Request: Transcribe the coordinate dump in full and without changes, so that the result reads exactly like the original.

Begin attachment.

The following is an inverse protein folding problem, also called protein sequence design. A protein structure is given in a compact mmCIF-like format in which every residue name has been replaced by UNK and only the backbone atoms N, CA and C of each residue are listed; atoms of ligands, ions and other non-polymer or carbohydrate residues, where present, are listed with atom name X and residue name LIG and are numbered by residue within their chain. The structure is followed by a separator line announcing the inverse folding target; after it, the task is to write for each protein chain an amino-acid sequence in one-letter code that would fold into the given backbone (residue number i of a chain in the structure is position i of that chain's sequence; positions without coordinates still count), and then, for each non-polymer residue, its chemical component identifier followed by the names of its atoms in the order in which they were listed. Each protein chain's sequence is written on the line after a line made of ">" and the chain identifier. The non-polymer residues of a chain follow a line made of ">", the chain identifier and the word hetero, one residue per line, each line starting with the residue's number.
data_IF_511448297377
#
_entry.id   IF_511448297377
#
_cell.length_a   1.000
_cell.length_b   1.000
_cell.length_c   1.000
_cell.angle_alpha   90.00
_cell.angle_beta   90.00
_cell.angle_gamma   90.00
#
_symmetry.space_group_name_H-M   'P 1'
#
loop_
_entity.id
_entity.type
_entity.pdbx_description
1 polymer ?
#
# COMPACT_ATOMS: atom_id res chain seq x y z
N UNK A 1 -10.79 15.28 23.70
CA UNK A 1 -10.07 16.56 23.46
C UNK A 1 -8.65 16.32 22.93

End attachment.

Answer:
The following is an inverse protein folding problem, also called protein sequence design. A protein structure is given in a compact mmCIF-like format in which every residue name has been replaced by UNK and only the backbone atoms N, CA and C of each residue are listed; atoms of ligands, ions and other non-polymer or carbohydrate residues, where present, are listed with atom name X and residue name LIG and are numbered by residue within their chain. The structure is followed by a separator line announcing the inverse folding target; after it, the task is to write for each protein chain an amino-acid sequence in one-letter code that would fold into the given backbone (residue number i of a chain in the structure is position i of that chain's sequence; positions without coordinates still count), and then, for each non-polymer residue, its chemical component identifier followed by the names of its atoms in the order in which they were listed. Each protein chain's sequence is written on the line after a line made of ">" and the chain identifier. The non-polymer residues of a chain follow a line made of ">", the chain identifier and the word hetero, one residue per line, each line starting with the residue's number.
data_IF_511448297377
#
_entry.id   IF_511448297377
#
_cell.length_a   1.000
_cell.length_b   1.000
_cell.length_c   1.000
_cell.angle_alpha   90.00
_cell.angle_beta   90.00
_cell.angle_gamma   90.00
#
_symmetry.space_group_name_H-M   'P 1'
#
loop_
_entity.id
_entity.type
_entity.pdbx_description
1 polymer ?
#
# COMPACT_ATOMS: atom_id res chain seq x y z
N UNK A 1 -10.79 15.28 23.70
CA UNK A 1 -10.07 16.56 23.46
C UNK A 1 -8.65 16.32 22.93